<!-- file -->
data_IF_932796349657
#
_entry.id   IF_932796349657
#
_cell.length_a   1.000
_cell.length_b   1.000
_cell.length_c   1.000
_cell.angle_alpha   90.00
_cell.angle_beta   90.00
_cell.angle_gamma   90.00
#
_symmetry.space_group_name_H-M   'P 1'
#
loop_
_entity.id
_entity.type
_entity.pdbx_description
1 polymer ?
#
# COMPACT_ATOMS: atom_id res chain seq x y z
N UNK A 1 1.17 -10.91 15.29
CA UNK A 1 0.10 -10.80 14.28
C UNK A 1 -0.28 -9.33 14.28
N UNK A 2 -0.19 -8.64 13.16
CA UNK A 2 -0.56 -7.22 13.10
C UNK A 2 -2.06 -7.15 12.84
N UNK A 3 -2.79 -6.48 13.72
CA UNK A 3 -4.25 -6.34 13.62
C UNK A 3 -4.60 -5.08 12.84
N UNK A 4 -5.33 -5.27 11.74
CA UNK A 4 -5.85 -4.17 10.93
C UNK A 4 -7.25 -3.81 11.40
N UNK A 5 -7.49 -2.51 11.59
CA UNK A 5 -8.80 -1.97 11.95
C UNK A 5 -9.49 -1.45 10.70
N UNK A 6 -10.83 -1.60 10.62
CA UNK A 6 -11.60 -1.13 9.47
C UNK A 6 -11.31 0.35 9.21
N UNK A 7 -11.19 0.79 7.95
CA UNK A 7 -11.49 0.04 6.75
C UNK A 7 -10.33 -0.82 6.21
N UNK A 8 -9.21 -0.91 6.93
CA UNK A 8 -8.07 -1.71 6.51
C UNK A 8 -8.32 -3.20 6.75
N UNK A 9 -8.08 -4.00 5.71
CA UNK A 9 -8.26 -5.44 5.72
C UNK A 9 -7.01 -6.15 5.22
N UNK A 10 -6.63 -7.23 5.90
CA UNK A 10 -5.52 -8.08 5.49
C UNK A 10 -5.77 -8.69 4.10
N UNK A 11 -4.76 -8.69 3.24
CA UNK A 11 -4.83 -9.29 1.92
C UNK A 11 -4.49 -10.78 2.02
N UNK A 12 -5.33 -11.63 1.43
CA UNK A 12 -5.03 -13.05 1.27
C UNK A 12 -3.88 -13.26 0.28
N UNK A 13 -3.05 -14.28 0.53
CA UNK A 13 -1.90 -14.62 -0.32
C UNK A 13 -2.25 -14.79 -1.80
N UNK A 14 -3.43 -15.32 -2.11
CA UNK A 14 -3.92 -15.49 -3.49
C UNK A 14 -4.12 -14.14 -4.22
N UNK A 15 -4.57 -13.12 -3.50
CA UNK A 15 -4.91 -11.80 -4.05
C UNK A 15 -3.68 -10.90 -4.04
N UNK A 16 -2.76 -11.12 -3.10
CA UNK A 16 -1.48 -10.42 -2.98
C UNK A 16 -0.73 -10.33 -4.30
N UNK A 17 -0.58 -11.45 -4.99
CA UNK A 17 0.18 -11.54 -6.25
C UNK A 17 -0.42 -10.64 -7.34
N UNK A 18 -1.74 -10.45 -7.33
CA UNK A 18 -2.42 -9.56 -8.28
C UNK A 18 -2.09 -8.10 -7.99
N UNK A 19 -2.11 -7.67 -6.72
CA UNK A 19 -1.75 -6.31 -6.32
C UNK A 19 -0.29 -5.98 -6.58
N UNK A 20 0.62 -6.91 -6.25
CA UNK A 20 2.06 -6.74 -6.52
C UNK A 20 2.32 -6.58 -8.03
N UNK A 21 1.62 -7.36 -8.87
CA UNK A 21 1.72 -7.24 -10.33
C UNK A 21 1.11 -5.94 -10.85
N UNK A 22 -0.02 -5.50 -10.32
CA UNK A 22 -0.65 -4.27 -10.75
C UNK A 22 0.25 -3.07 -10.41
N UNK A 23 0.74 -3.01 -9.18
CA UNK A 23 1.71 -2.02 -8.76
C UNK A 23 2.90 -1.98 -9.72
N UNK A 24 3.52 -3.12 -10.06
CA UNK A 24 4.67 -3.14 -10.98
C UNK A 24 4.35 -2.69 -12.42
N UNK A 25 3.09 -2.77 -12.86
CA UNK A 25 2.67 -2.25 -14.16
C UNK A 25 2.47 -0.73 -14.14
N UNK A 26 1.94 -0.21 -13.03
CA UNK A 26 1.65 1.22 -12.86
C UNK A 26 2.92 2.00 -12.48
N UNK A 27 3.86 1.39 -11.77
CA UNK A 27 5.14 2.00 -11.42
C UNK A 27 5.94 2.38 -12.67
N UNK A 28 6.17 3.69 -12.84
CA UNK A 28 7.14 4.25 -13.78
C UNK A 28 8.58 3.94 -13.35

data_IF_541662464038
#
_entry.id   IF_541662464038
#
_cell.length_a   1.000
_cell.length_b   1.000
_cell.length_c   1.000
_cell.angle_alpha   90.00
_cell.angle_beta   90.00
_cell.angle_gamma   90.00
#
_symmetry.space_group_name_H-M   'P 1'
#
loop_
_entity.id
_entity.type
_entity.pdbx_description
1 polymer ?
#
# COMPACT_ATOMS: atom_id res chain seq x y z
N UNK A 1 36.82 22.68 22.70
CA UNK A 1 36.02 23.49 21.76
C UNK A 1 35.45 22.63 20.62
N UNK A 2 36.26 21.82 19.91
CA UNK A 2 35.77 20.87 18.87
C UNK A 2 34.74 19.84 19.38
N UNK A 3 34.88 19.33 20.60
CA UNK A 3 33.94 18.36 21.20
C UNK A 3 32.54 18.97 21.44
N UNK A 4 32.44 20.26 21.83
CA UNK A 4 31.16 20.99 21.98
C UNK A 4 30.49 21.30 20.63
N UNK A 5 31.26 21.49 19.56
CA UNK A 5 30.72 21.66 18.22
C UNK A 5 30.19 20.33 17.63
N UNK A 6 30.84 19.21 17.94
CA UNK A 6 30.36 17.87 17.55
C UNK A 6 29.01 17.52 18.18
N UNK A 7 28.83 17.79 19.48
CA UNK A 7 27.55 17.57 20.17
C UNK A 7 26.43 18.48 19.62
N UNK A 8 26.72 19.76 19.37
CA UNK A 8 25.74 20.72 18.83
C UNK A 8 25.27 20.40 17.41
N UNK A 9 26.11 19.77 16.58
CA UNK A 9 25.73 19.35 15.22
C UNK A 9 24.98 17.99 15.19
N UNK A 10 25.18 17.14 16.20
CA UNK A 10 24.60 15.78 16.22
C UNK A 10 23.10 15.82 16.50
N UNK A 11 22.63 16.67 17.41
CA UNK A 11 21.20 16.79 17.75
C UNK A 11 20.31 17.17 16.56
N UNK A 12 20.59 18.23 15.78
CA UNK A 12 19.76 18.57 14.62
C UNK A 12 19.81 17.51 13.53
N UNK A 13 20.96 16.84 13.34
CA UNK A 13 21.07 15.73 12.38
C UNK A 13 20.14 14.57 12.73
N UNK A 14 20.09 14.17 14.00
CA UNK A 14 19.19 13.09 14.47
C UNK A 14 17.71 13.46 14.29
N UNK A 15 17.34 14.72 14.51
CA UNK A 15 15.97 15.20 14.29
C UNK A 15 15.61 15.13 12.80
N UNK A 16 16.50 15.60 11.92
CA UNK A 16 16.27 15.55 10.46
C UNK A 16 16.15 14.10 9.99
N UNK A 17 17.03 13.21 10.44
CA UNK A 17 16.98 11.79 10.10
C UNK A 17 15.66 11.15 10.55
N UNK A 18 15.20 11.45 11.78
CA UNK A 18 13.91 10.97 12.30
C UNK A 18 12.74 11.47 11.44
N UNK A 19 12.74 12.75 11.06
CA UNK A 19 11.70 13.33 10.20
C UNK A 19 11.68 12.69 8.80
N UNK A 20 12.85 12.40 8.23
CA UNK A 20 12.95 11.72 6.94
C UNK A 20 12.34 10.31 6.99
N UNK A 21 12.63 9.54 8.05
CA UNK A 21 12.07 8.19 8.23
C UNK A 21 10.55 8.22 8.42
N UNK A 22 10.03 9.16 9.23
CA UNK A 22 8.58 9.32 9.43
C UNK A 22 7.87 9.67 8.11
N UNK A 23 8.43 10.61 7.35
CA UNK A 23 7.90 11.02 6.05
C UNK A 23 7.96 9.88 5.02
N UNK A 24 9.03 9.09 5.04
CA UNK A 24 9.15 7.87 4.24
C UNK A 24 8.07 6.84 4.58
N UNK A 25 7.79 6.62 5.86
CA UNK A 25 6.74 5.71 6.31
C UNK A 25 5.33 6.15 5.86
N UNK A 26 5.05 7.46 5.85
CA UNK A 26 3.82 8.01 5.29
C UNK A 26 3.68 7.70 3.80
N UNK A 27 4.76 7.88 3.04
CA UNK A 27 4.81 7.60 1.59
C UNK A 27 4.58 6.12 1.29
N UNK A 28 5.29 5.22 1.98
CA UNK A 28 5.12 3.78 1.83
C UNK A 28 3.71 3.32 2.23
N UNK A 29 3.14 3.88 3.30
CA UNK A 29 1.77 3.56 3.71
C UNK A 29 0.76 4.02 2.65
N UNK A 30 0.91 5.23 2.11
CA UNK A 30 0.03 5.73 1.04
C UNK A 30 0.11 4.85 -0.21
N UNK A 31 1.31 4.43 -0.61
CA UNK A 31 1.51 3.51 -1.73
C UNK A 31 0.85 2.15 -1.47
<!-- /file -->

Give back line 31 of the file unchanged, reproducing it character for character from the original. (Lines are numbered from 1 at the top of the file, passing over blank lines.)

CA UNK A 4 -5.85 -4.17 10.93